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Comment: Re:Bigger picture (Score 3, Insightful) 65

by TraumaFox (#49614553) Attached to: Accessibility In Linux Is Good (But Could Be Much Better)

Trying to apply the usual "do it yourself" attitude is probably why accessibility is a problem in the first place, especially since we're talking about a portion of users who legitimately can't do it for themselves. Programming for accessibility takes particular expertise and paying careful attention to the requirements I mentioned before. On top of that, if different developers and communities go off and do their own thing without striving for any real standards beyond the bare minimum requirements, it would surely be a nightmare for users who do need those features to go from one program to the next.

I certainly get that developers have limits, but putting accessibility features on the same chopping block as anything else based on user percentages is very short-sighted and the kind of cold, corporate-like response one might expect from Microsoft or Apple (ironic, then, that they readily provide those features). I'd hate to be the director who has to tell a vision-impaired user she isn't important enough or that there aren't enough of her kind to waste time and resources catering to.

Comment: Bigger picture (Score 2) 65

by TraumaFox (#49613347) Attached to: Accessibility In Linux Is Good (But Could Be Much Better)
However, the adoption of Linux within workplaces can certainly be constrained by, for example, ADA requirements. The lack of proper accessibility may ultimately prevent certain businesses or organizations from implementing Linux when it would otherwise be most preferable, simply because it does not satisfy their need for compliance. I'm sure you can see the potential ripple effects from that kind of restriction and how it might impact even those developers who do take accessibility needs into consideration.

Comment: Re:So Microsoft is still papering over failures. (Score 1) 190

by TraumaFox (#49527503) Attached to: Microsoft Announces Device Guard For Windows 10
Unless I'm misunderstanding this, it's what your IT department trusts by applying its own signature; Microsoft is providing its own list of "trusted" sources, but your organization would still have to whitelist them along with whatever else it wants. This should hypothetically give administrators an easy way to grant limited software installation privileges to users, making it easier to allow/disallow certain software by request. While it doesn't address deeper problems like signature spoofing, it should reduce the number of virus and malware-related tickets you'd otherwise see by giving users any degree of administrative autonomy as well as the number of software installation requests you'd have to deal with by completely restricting them. Any issues that do arise should be easier to route because of the narrowed list of potential sources, and being able to revoke that trust on the fly acts like a sort of panic button to prevent further propagation. Ultimately, users will feel like they win while IT has fewer headaches to deal with, at least in theory.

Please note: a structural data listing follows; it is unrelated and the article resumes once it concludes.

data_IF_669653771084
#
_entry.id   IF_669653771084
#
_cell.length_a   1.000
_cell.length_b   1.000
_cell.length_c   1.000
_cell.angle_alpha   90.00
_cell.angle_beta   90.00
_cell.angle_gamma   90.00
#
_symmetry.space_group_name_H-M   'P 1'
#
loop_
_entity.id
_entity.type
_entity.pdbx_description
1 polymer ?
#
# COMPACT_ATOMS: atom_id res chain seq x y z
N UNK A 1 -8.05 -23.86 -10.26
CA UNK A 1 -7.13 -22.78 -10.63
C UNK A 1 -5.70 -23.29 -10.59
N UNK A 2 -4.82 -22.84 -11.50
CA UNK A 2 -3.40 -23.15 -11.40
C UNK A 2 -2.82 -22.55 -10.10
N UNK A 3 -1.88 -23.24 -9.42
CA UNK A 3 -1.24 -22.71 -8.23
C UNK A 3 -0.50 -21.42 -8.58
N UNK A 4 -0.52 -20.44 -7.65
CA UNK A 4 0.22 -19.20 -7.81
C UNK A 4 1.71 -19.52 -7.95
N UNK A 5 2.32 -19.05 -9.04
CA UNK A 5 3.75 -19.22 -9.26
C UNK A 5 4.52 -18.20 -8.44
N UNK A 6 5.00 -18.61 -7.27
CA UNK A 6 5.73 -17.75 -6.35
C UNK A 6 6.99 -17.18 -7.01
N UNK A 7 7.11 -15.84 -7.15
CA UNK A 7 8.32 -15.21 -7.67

Comment: Re:Students + Anonimity (Score 1) 234

by TraumaFox (#49485147) Attached to: Can Online Reporting System Help Prevent Sexual Assaults On Campus?
Those are the only people who are going to use it. If a victim is too afraid to report an assailant to the university for whatever reason, why would they use this app? It's not truly anonymous. The supposed appeal of the app is that it allows you to "log" an incident without reporting it, such that your contact info only gets forwarded to the university if someone else's report "matches" the same assailant. In other words, the app is going to go, "Hey, remember that guy who raped you last month? Guess what? He raped someone else, and now the university is going to contact you to ask why you didn't report him back then. You could have prevented this!" Ironically, the target users for this app have more reason than anyone to avoid using it. Nobody wins here.

Comment: Re:naff all to do with guns... (Score 1) 245

by TraumaFox (#49446653) Attached to: 3D Printed Guns Might Lead To Law Changes In Australia

It's less the ease of which you can get around the restrictions, more the fact that the restrictions exist in the first place and the public perception that they are necessary. Do you want your neighbors fingering you as a potential psychopath ready to snap and go on a mass murdering spree just because you had the sheer audacity to feel like you can do what you want with your 3D printer?

Really, all it's going to take is one news story about some nut who shot someone and just happened to have a 3D printer in his house - even if the gun he used has no 3D printed parts, the mere association is going to be enough to induce widespread fear. The media knows that blaming video games for violence doesn't resonate with people anymore, but 3D printers being such a new and exotic technology would make it a far more effective boogeyman if they decide to do so.

Comment: Re:naff all to do with guns... (Score 1) 245

by TraumaFox (#49446563) Attached to: 3D Printed Guns Might Lead To Law Changes In Australia

It is definitely distressing that the way a large portion of the global population is being exposed to 3D printing is with this "printable gun" scare. Now instead of seeing it for the fantastic technology that it is and spending creative energy finding beneficial uses for it, a lot of people won't be able to see it as anything but a dangerous device that needs to be heavily regulated for the sake of public safety. 3D printers should be something everyone will have in their own home within a decade, not something people will need a permit to use. Don't get caught buying extended magazines for your filament, or you might be put on a watchlist.

I'm usually the one calling foul when corporations use the "regulation stifles innovation" excuse, so having the tables flipped with this situation is vexing, to say the least.

Comment: Have that cake and eat it, too (Score 1) 349